Monday, January 19, 2009

Gold Standard?

I took some econ classes in college long ago and far away. Some of the knowledge stuck, but most of it was sluiced away in the act of drinking beer with Bill, a linebacker from Eau Claire.

Thank you Bill for that kindness.

Now, this post is a discussion of fiat money and my take on it. From my point of view, it would appear that fiat money is a great thing provided you are sitting in a resource-rich, reasonably unpopulated world.

Because at the end of the day, fiat money is little different than credit in my mind. The desire to
expand the money supply is the equivalent of taking a loan out because you know that your new job will more than pay for it (or the expansion of your industry will make up the difference when you expand the money supply).

But I think that one of the basic FACTS that we are facing is that we are living in a constrained world. Peak oil is real. Overpopulation is real. The preponderance of evidence shows that global warming is real (I will admit to a little wiggle room here, but not much. I have a sneaking hunch it will not take more than one additional bit of evidence (solar input analysis) to push me over to the "real" designator).

So, in fact, there is not "better job" to pull us out of this one. So we should probably look at this idea (fiat money) as maybe not appropriate for us in the world as it currently stands. Now I realize that there are any number of folk out there who have designed economic systems ab initio to replace the sytem that we currently use, but usually these don't pass the giggle test. For something as important as their money, folks aren't going to go into a re-enactment of potlach economies or carbon sequestration credits. (just remember how well Thermidor went over in the French Revolution...most people need continuity, not radical change).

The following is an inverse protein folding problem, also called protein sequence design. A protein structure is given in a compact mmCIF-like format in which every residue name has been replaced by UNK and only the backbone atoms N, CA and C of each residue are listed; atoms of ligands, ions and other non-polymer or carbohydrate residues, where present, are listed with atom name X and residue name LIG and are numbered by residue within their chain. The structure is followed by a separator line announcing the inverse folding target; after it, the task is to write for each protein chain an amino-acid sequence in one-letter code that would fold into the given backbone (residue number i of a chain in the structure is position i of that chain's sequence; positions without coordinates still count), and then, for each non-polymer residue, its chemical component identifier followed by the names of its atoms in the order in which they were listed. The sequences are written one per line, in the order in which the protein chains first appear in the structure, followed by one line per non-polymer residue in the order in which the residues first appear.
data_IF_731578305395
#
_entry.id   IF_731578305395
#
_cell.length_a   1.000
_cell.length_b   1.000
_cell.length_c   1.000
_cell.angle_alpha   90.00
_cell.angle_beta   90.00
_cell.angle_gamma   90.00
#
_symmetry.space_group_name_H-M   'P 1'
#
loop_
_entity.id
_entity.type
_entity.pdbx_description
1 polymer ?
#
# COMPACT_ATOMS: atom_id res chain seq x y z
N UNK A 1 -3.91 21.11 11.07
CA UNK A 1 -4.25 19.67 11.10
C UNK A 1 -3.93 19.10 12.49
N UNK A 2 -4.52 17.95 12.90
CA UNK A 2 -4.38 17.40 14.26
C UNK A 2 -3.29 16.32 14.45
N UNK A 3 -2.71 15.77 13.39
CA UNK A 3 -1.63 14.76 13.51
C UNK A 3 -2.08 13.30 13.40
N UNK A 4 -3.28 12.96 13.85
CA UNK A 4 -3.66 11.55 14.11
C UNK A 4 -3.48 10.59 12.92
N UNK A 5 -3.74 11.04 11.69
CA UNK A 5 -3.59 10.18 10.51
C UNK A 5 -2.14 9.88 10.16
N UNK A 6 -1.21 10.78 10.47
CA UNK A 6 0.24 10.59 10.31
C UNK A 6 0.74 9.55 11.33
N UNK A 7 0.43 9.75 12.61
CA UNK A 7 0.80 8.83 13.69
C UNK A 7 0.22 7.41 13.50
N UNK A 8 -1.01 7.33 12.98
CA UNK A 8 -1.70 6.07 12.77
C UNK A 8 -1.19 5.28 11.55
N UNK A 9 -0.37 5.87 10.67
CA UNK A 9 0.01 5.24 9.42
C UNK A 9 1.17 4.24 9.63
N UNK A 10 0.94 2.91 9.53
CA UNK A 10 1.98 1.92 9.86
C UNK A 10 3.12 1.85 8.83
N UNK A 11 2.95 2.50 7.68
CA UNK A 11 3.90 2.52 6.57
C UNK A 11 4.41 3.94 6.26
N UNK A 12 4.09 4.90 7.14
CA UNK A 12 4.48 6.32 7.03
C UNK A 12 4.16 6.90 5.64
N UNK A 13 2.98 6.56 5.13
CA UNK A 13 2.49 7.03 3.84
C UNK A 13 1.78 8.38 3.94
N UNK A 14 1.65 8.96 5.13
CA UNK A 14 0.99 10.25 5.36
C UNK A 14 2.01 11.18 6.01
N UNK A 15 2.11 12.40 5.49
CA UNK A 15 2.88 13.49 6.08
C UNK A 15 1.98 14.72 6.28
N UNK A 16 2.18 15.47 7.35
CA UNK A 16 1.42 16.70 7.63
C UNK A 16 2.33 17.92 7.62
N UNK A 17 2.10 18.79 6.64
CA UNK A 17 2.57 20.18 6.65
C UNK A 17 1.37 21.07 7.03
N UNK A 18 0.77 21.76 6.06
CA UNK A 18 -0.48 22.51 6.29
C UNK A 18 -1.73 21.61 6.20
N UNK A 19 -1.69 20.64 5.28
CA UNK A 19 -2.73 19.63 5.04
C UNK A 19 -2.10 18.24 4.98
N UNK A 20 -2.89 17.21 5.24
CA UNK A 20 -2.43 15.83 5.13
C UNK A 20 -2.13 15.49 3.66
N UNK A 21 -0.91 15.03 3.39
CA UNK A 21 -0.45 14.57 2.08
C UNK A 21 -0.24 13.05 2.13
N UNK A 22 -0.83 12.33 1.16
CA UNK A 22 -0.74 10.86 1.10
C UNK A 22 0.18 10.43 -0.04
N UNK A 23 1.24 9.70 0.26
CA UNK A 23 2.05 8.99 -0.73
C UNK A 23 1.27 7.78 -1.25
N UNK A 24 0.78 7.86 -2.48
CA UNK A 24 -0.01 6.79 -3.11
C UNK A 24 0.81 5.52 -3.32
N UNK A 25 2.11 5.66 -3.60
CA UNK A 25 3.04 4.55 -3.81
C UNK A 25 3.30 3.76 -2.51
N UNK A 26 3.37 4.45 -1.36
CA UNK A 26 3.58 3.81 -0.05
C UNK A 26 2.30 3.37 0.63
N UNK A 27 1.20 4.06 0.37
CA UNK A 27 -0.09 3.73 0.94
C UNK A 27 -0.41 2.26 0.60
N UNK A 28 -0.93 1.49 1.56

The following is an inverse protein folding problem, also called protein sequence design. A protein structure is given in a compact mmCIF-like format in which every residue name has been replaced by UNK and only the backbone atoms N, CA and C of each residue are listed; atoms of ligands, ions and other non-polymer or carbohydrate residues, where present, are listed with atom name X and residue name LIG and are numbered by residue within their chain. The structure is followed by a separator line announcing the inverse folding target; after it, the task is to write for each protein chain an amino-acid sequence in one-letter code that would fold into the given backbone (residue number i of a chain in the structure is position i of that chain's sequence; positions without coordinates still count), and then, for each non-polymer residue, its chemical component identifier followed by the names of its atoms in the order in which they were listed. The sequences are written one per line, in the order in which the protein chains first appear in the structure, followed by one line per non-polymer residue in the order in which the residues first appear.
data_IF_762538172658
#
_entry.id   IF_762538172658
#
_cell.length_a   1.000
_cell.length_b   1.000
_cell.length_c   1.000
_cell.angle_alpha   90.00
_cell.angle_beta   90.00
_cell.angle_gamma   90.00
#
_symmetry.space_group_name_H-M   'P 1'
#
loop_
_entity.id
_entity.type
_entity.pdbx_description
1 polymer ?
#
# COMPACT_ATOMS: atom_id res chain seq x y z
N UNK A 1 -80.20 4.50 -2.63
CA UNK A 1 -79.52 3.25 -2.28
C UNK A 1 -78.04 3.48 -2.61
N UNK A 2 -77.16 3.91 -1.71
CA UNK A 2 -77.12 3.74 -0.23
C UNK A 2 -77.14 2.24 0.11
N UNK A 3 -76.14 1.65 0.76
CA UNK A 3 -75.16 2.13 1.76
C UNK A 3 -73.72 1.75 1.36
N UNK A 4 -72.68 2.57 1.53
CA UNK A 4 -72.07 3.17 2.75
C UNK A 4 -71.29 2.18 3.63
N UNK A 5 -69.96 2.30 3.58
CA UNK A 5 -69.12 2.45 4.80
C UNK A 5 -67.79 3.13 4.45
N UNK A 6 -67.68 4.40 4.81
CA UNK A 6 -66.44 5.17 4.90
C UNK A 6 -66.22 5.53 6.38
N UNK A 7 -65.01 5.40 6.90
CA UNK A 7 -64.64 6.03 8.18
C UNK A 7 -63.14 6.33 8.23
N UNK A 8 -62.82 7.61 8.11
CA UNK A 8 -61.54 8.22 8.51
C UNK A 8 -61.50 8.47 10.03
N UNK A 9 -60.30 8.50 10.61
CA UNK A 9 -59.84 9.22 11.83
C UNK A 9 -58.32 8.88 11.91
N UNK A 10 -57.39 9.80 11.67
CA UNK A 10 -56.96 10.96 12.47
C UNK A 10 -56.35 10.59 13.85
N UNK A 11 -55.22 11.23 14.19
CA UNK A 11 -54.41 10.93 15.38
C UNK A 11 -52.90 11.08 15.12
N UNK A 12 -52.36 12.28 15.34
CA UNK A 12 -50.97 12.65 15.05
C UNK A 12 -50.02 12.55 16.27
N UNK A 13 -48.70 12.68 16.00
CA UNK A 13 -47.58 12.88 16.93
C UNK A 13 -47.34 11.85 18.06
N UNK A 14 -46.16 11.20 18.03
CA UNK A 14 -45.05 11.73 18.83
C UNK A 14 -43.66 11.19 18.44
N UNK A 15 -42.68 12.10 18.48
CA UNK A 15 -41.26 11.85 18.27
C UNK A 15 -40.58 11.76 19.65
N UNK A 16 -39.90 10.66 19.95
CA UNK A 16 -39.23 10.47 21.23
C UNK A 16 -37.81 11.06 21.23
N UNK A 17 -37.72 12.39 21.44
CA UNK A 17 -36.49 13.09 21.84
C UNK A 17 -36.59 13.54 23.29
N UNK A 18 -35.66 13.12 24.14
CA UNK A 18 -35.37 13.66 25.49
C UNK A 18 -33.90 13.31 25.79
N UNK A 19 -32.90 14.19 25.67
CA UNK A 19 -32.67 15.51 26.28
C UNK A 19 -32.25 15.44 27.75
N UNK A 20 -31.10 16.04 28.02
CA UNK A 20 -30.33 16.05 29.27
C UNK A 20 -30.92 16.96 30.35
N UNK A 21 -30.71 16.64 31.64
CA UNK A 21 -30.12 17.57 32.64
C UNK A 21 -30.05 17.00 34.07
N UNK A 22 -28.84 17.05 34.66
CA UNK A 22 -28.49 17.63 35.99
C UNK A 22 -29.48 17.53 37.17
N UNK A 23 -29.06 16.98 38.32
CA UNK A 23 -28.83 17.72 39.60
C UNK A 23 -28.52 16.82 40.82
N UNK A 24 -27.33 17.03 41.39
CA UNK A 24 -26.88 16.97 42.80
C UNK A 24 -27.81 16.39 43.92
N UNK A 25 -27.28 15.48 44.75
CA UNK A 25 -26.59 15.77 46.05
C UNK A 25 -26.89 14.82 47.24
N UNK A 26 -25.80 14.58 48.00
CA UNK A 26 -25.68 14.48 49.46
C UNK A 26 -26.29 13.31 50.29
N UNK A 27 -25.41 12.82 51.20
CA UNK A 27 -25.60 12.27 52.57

So in my mind, beer sodden as it is, it looks to me that in the end we will have to return to the gold standard. Oh, I am not like the gold bugs or my idol, the Mogambo Guru, but maybe the inherent constraints of a gold-standard monetary system is better suited to the world of less we will be inhabiting.

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